6. All children require decent parents to provide love, stability but also a moral compass. Luckily this child will receive the latter from its father as clearly the two women are lacking in some of the finer points of decency, honesty and integrity.

  7. why is it not whatever is best for the child? You can’t seriously ask a friend to help you create a child, marry them and then exclude them from the child’s life. You couldn’t do that in a hetrosexual relationship without a court order, what the hell made her think that this case would be treated any different to any other marriage breakdown. Its not one rule for the straights and one for the gays, thats not how the law works.

  8. Ok, I can get behind that the case wasn’t realy cut and dry – I’m reminded of the words of Lord Bowden (which I was previously reminded of in another article I read on this site recently):

    “When I hear of an ‘equity’ in a case like this, I am reminded of a blind man in a dark room — looking for a black hat — which isn’t there.”

    So what was their reasoni-

    ““two-parent lesbian nuclear family” could be “essentially selfish and may later insufficiently weigh the welfare and developing rights of the child””




    1. Yes, I noticed that.

  9. Co-parenting is such a huge grey area legally. I chose a clinic & an anon donor (to me but not to my child) for these reasons.

  10. Paul Brownsey 15 Mar 2012, 7:21pm

    Deals between adults that this or that birth parent shall be excluded from the child’s life have more to do with the adults’ fantasies than the interests of the child. The child in this case may well wish to know his birth father and appears likely to benefit from the contact. What conceivable good to the child could accrue from excluding the father from the picture? That the mothers want this does not seem to me to wergh decisively against the interests of the child.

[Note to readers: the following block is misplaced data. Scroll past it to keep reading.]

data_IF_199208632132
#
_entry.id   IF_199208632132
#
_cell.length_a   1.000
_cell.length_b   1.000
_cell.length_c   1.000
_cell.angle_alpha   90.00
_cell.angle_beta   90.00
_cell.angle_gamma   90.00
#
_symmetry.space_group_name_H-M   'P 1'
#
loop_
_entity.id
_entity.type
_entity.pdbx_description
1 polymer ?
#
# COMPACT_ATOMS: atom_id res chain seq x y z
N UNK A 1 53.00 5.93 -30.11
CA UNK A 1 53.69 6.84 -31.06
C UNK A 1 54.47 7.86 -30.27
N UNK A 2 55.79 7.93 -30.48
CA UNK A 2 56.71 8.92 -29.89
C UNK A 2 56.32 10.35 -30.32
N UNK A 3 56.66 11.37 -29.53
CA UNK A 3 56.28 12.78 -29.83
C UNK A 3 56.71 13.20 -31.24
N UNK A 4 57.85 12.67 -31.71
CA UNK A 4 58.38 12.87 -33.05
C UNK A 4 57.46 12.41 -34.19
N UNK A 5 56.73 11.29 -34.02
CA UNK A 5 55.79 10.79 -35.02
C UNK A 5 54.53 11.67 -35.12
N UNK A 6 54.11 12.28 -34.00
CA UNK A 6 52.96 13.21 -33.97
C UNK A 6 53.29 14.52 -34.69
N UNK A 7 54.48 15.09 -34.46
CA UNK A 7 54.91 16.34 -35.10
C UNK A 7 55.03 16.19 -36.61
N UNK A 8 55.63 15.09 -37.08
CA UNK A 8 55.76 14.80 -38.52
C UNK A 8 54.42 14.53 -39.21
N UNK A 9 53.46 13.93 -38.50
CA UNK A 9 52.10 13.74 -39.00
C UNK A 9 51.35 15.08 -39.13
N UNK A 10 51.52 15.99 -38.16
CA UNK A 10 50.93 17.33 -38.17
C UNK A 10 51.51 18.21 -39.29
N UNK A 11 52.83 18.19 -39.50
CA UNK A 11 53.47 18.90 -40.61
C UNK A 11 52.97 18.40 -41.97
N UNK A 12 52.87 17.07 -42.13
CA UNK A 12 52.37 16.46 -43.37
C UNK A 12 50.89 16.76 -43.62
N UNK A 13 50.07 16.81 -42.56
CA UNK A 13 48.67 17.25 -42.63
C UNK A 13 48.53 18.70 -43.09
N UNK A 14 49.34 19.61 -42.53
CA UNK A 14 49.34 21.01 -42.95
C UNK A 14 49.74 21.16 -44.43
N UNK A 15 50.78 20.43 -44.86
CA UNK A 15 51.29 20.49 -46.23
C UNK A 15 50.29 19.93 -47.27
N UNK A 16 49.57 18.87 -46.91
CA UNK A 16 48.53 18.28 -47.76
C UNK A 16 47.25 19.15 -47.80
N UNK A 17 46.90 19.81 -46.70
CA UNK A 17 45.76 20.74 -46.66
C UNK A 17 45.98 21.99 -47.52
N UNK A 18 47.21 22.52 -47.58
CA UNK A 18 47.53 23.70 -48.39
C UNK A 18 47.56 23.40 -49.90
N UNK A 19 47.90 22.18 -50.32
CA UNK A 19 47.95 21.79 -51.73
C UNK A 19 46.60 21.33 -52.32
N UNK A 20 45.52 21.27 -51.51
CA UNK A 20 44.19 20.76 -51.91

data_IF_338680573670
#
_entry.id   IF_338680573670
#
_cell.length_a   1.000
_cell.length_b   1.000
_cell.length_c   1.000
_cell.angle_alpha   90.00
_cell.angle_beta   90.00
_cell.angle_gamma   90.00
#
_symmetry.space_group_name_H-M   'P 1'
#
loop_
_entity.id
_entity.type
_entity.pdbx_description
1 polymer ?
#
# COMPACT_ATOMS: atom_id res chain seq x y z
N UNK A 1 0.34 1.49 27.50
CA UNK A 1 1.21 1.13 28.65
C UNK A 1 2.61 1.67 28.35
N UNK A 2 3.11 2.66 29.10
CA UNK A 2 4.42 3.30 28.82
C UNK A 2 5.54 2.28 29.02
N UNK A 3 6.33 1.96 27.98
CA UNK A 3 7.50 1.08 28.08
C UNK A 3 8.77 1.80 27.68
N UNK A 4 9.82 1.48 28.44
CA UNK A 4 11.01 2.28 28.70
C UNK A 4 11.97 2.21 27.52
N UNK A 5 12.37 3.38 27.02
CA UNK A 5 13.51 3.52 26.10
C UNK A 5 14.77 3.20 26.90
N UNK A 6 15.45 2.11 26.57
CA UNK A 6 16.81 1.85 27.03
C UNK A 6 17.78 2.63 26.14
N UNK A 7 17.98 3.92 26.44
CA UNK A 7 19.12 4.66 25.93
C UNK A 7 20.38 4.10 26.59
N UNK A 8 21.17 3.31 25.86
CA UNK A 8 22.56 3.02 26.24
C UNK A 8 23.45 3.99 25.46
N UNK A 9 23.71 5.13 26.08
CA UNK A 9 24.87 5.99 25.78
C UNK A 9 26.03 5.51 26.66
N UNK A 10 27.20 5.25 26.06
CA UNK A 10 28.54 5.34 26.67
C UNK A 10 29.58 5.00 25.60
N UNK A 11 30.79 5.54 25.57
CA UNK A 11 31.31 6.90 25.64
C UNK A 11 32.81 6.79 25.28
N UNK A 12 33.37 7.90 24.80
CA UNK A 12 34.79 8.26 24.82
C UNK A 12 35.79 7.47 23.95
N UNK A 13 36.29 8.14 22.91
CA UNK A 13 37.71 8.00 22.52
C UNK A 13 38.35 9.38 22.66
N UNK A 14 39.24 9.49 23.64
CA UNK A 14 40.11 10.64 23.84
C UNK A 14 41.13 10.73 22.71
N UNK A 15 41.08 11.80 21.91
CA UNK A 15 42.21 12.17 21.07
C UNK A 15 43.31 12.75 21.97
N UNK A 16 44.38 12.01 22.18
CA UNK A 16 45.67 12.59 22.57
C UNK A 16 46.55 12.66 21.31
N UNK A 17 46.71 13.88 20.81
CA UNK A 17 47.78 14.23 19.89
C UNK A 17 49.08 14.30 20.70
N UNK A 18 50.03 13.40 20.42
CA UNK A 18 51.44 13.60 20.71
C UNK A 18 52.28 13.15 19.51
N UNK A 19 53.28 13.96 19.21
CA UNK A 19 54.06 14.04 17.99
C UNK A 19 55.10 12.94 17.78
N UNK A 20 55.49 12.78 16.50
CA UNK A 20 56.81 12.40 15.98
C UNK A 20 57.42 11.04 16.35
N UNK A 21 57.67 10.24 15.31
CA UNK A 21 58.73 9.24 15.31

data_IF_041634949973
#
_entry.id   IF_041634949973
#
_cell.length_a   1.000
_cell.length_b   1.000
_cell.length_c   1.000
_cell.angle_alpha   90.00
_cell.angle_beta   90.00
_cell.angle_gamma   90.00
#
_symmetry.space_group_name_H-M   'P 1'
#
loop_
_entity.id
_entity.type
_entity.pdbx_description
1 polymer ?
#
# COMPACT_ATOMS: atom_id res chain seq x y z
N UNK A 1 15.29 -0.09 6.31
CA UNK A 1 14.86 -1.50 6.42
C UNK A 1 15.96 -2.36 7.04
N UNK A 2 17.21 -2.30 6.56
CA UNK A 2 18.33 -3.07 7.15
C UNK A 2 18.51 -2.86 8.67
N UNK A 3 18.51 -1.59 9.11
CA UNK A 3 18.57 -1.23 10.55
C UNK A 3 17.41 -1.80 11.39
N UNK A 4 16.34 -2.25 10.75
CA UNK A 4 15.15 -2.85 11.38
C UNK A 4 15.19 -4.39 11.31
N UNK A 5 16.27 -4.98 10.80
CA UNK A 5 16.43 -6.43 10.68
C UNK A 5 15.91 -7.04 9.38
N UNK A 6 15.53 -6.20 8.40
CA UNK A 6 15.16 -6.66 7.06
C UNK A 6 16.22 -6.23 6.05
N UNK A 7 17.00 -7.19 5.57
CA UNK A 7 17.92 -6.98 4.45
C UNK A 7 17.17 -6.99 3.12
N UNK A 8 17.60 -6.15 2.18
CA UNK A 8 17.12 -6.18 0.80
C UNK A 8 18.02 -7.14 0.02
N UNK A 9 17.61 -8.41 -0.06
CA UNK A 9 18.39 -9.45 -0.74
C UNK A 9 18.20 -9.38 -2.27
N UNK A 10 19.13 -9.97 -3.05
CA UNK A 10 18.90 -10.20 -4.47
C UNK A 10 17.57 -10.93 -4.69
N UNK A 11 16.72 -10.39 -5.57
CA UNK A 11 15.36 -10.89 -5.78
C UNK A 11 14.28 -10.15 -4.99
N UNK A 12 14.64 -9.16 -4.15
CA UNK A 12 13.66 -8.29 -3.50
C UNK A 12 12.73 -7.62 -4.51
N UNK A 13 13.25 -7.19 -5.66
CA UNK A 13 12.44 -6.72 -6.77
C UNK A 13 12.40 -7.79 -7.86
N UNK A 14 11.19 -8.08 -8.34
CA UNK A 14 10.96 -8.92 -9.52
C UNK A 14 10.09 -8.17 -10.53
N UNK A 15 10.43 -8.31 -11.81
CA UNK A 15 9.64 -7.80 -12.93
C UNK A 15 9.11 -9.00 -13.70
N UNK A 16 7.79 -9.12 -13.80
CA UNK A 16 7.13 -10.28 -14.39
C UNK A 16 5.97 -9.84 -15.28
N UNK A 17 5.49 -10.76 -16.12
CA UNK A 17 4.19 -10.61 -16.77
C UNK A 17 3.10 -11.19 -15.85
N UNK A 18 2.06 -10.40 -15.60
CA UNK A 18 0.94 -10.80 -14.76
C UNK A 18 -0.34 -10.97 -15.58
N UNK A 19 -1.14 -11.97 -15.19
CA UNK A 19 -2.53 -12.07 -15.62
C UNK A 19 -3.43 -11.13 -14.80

11. The lesbian couple in this instance seem selfish, foolish and naive.

    Selfish for wanting to deny their son access to his father when the father seems like a decent person.

    Foolish and naive for thinking a pre-conception agreement would EVER be enforced.

    Pre-conception agreements are not legally binding.

  12. “DIY” donation is pretty clear in UK law; the “donor” has the right to change his mind and apply for parental responsibility. This applies irrespective of whether the conceiving woman is gay or straight. The only way to conceive with a donor who cannot have these rights is through registered donation. In all events I am perturbed that these people at attracting such hostile name calling. Seems to me that 3 adults who were sadly somewhat naive, misinformed, humanly imperfect and somewhat under the influence of society disapproval (married because of parents’ views etc) made some stupid mistakes on the road to parenthood and have ended up in the courts. Dunno, but this sounds like many a mushed up relationship triangle to me, sad and painful for all involved, especially the child whose needs are rightfully the priority here, but I see no monsters, only human frailty.